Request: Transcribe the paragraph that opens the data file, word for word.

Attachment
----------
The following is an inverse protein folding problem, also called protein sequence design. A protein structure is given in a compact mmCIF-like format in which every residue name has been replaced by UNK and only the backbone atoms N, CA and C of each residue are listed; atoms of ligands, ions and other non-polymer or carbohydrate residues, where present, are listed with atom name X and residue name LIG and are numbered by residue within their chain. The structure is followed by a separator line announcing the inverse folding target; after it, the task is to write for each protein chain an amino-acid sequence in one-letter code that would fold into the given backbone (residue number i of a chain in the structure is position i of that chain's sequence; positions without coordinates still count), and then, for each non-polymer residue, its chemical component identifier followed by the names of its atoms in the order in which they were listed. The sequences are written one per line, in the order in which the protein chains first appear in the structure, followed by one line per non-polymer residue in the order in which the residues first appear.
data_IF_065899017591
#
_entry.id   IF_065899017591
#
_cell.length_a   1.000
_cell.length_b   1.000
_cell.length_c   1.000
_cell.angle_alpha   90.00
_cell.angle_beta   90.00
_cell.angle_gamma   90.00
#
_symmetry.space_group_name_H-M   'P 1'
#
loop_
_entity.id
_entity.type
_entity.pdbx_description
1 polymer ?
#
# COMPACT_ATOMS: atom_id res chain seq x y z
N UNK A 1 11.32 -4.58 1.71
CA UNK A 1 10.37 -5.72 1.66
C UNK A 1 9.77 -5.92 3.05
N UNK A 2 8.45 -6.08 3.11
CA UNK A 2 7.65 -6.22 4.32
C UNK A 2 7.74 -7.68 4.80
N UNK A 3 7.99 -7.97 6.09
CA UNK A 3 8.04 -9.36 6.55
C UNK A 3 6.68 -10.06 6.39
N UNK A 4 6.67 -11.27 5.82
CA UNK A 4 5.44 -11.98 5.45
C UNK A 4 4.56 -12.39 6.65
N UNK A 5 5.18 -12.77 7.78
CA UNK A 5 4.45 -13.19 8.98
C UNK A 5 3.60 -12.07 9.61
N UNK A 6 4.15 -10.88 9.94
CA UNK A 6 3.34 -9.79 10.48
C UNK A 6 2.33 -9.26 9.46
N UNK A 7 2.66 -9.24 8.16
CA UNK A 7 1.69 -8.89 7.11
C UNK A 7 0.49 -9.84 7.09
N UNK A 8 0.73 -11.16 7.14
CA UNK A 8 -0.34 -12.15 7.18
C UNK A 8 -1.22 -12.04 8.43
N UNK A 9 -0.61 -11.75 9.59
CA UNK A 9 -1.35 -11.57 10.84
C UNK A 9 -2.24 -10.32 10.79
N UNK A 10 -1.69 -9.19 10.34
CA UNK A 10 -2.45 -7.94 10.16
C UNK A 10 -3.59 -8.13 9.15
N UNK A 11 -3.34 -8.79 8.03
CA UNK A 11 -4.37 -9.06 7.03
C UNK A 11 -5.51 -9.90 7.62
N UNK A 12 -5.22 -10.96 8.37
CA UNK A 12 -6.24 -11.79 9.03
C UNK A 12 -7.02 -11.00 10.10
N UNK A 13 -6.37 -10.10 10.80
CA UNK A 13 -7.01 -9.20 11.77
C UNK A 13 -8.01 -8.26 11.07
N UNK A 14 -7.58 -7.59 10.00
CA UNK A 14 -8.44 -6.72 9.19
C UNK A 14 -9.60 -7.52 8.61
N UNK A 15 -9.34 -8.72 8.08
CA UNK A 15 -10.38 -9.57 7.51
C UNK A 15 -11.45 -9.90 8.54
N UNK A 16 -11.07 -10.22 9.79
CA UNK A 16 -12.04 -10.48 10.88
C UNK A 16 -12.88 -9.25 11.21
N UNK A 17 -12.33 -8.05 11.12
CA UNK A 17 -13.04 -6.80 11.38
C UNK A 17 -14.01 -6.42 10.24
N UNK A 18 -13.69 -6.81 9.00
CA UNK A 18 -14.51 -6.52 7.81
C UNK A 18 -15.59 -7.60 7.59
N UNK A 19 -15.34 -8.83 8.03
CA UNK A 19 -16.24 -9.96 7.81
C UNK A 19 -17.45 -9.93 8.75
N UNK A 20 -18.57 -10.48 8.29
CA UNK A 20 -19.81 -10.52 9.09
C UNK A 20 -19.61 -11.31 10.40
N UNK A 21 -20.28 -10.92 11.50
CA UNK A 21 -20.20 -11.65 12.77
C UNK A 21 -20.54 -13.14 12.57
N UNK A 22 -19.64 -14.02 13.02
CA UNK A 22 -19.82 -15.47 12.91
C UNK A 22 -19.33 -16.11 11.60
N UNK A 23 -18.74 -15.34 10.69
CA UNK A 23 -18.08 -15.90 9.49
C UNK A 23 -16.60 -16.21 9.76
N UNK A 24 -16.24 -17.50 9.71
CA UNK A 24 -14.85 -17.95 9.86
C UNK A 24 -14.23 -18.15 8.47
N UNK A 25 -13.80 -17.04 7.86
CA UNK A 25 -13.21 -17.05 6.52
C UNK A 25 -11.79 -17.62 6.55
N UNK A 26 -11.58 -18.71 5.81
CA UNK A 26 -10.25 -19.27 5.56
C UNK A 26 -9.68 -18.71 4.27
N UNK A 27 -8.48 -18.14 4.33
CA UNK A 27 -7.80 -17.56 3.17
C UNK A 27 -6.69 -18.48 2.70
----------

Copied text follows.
The following is an inverse protein folding problem, also called protein sequence design. A protein structure is given in a compact mmCIF-like format in which every residue name has been replaced by UNK and only the backbone atoms N, CA and C of each residue are listed; atoms of ligands, ions and other non-polymer or carbohydrate residues, where present, are listed with atom name X and residue name LIG and are numbered by residue within their chain. The structure is followed by a separator line announcing the inverse folding target; after it, the task is to write for each protein chain an amino-acid sequence in one-letter code that would fold into the given backbone (residue number i of a chain in the structure is position i of that chain's sequence; positions without coordinates still count), and then, for each non-polymer residue, its chemical component identifier followed by the names of its atoms in the order in which they were listed. The sequences are written one per line, in the order in which the protein chains first appear in the structure, followed by one line per non-polymer residue in the order in which the residues first appear.